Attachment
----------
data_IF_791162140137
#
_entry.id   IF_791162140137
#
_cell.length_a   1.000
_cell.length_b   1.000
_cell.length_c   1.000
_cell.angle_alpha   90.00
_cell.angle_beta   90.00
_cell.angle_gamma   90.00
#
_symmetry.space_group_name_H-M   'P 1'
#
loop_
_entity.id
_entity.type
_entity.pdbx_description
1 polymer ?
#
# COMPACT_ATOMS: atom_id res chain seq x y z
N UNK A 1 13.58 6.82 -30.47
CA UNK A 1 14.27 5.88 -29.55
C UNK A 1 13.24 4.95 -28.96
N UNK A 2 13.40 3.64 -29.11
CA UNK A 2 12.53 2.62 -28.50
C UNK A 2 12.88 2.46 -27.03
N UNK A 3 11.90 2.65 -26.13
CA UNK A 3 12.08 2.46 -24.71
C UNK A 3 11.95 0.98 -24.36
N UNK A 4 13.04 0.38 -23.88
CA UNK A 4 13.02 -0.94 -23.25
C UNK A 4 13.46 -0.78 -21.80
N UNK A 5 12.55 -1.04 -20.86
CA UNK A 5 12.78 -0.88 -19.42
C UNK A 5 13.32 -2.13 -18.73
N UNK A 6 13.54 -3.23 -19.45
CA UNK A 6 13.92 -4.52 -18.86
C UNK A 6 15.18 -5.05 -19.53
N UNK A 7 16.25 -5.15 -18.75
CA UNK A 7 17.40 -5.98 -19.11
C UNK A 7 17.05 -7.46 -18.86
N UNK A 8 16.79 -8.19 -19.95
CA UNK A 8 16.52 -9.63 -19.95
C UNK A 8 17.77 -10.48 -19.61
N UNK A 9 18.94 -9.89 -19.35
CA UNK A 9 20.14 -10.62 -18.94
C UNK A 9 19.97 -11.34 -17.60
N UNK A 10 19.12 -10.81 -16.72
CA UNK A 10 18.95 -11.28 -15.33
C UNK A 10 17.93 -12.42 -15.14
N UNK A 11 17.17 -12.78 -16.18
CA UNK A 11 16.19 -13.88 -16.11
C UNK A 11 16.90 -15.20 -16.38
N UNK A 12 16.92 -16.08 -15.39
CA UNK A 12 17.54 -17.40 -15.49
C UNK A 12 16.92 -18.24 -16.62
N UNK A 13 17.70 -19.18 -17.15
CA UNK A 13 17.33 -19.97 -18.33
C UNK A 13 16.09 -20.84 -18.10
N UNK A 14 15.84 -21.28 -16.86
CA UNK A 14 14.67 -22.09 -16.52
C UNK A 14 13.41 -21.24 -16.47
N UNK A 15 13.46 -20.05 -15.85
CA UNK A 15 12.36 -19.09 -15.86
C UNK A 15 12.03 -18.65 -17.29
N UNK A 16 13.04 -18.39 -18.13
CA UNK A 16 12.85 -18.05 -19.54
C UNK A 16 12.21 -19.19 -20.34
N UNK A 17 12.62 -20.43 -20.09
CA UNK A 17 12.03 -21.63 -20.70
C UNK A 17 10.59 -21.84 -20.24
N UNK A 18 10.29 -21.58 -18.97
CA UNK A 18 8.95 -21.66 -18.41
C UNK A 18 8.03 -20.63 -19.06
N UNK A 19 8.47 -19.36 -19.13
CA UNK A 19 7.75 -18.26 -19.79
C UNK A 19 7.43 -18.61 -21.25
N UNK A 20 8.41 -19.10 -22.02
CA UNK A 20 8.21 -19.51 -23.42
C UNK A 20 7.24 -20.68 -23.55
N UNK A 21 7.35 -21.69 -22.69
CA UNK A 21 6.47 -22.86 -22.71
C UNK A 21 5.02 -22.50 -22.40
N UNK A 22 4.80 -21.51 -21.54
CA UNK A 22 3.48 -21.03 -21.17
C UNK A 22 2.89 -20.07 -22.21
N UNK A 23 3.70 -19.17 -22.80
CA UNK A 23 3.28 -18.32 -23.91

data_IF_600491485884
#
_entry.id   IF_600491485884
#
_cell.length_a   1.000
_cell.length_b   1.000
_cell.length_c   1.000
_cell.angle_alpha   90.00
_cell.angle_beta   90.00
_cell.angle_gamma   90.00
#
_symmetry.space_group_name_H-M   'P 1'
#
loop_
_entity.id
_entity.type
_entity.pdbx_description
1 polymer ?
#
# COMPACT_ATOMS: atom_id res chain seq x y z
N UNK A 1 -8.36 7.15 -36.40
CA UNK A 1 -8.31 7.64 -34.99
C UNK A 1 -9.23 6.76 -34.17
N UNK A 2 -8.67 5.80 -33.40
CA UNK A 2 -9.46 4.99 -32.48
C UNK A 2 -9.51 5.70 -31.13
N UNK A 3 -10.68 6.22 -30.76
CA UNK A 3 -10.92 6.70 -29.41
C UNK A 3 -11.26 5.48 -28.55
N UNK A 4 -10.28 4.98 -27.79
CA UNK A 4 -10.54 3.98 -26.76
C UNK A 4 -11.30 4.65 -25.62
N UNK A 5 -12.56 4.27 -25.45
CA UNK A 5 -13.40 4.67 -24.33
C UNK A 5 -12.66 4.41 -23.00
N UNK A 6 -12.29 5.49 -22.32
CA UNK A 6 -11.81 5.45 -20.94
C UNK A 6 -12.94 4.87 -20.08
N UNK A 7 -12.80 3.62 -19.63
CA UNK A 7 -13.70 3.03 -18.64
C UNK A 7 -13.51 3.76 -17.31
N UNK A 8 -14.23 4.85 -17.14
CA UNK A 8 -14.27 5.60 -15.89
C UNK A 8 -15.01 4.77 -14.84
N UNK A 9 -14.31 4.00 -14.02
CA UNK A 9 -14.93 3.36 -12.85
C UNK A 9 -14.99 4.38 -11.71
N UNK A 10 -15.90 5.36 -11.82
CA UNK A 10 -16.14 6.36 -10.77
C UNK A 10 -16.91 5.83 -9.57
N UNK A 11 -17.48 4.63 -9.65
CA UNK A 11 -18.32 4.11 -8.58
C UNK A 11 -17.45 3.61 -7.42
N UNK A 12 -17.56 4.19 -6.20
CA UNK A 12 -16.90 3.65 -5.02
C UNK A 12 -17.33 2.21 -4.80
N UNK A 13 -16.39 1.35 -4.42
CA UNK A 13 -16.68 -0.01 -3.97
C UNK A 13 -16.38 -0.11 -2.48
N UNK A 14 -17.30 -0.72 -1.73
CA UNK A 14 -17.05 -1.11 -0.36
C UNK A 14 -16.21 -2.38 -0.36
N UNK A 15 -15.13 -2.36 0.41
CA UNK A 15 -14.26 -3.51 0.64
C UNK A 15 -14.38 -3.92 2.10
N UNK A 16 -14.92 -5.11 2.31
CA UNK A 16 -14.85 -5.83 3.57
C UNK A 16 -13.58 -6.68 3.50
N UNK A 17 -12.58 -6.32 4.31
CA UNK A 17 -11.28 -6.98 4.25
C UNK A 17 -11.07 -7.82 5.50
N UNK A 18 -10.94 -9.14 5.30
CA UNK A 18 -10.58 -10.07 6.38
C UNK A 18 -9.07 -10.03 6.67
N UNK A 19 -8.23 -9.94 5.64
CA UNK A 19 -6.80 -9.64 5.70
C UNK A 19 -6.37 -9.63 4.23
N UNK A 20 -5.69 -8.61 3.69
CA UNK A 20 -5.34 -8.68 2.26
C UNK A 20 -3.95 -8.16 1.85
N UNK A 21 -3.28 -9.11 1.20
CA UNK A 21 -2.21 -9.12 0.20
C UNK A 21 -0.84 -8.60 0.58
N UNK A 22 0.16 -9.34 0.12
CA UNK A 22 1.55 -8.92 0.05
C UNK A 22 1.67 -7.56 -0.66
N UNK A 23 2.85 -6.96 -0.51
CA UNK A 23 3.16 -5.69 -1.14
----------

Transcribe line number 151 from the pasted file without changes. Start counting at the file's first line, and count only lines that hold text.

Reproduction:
N UNK A 15 -15.13 -2.36 0.41